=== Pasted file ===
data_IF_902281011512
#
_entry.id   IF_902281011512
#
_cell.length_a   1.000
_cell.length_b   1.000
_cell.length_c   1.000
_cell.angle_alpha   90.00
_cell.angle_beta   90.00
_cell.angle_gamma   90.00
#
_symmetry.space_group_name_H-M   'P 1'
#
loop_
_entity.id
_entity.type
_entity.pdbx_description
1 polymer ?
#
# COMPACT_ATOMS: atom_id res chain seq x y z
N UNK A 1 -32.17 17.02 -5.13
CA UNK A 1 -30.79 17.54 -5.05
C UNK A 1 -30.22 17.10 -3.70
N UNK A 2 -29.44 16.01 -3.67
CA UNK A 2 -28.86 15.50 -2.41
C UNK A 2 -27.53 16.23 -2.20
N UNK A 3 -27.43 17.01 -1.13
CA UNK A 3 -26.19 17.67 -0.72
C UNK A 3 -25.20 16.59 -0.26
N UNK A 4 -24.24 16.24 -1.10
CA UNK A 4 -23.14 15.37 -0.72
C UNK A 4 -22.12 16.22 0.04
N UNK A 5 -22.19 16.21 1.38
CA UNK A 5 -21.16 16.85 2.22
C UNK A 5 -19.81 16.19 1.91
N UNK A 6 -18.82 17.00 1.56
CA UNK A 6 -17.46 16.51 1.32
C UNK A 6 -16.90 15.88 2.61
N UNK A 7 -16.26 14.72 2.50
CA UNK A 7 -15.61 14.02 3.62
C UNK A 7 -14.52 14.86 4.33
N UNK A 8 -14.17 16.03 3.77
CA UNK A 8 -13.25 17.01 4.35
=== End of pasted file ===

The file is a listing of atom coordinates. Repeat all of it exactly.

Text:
data_IF_902281011512
#
_entry.id   IF_902281011512
#
_cell.length_a   1.000
_cell.length_b   1.000
_cell.length_c   1.000
_cell.angle_alpha   90.00
_cell.angle_beta   90.00
_cell.angle_gamma   90.00
#
_symmetry.space_group_name_H-M   'P 1'
#
loop_
_entity.id
_entity.type
_entity.pdbx_description
1 polymer ?
#
# COMPACT_ATOMS: atom_id res chain seq x y z
N UNK A 1 -32.17 17.02 -5.13
CA UNK A 1 -30.79 17.54 -5.05
C UNK A 1 -30.22 17.10 -3.70
N UNK A 2 -29.44 16.01 -3.67
CA UNK A 2 -28.86 15.50 -2.41
C UNK A 2 -27.53 16.23 -2.20
N UNK A 3 -27.43 17.01 -1.13
CA UNK A 3 -26.19 17.67 -0.72
C UNK A 3 -25.20 16.59 -0.26
N UNK A 4 -24.24 16.24 -1.10
CA UNK A 4 -23.14 15.37 -0.72
C UNK A 4 -22.12 16.22 0.04
N UNK A 5 -22.19 16.21 1.38
CA UNK A 5 -21.16 16.85 2.22
C UNK A 5 -19.81 16.19 1.91
N UNK A 6 -18.82 17.00 1.56
CA UNK A 6 -17.46 16.51 1.32
C UNK A 6 -16.90 15.88 2.61
N UNK A 7 -16.26 14.72 2.50
CA UNK A 7 -15.61 14.02 3.62
C UNK A 7 -14.52 14.86 4.33
N UNK A 8 -14.17 16.03 3.77
CA UNK A 8 -13.25 17.01 4.35